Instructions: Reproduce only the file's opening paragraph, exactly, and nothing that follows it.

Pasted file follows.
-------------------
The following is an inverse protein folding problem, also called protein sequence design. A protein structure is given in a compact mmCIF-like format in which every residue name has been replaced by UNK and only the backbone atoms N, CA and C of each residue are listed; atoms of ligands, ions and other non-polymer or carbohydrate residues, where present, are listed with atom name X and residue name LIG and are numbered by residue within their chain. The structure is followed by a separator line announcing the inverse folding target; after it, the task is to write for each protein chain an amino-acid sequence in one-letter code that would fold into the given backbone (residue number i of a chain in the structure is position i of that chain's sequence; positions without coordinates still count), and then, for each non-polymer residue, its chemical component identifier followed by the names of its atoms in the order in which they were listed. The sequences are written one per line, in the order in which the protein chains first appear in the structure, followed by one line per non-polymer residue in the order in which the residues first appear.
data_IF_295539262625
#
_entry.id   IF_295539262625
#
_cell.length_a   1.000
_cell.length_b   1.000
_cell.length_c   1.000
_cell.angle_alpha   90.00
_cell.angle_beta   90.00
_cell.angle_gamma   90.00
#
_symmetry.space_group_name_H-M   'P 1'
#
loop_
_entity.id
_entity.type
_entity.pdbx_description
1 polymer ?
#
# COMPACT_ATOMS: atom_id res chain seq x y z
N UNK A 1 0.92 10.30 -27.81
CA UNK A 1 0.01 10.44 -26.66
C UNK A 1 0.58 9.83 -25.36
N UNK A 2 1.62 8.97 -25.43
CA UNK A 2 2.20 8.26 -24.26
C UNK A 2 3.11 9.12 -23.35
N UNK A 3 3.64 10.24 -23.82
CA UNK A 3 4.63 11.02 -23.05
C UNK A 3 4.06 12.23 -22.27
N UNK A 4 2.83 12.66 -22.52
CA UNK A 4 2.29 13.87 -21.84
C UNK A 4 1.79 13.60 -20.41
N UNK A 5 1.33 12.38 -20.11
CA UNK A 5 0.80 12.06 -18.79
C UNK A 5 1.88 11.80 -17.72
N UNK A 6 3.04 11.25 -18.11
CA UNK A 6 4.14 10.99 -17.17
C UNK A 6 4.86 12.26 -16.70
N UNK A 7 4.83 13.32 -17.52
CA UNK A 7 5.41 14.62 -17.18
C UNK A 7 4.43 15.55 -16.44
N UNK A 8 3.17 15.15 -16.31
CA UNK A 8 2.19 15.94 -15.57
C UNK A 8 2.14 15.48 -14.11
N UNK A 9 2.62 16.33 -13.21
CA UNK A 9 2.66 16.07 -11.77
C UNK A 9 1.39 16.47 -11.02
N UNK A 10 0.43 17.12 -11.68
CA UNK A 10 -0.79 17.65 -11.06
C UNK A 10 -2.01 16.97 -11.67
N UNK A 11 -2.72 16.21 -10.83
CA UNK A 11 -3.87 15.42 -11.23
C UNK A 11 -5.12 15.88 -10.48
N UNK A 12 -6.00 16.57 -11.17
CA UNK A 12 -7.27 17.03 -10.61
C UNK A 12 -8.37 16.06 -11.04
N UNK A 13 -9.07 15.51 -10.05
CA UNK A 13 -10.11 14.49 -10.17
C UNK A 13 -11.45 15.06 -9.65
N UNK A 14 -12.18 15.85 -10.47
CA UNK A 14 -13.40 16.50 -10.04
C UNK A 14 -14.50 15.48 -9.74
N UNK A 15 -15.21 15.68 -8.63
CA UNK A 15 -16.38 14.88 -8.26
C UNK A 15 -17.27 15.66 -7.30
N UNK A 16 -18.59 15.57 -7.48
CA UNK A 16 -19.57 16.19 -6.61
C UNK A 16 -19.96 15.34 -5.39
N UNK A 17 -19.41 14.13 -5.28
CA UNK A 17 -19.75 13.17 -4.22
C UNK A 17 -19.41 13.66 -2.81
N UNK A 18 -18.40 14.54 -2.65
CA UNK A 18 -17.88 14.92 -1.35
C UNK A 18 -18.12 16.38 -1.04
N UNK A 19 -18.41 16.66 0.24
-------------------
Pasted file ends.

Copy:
The following is an inverse protein folding problem, also called protein sequence design. A protein structure is given in a compact mmCIF-like format in which every residue name has been replaced by UNK and only the backbone atoms N, CA and C of each residue are listed; atoms of ligands, ions and other non-polymer or carbohydrate residues, where present, are listed with atom name X and residue name LIG and are numbered by residue within their chain. The structure is followed by a separator line announcing the inverse folding target; after it, the task is to write for each protein chain an amino-acid sequence in one-letter code that would fold into the given backbone (residue number i of a chain in the structure is position i of that chain's sequence; positions without coordinates still count), and then, for each non-polymer residue, its chemical component identifier followed by the names of its atoms in the order in which they were listed. The sequences are written one per line, in the order in which the protein chains first appear in the structure, followed by one line per non-polymer residue in the order in which the residues first appear.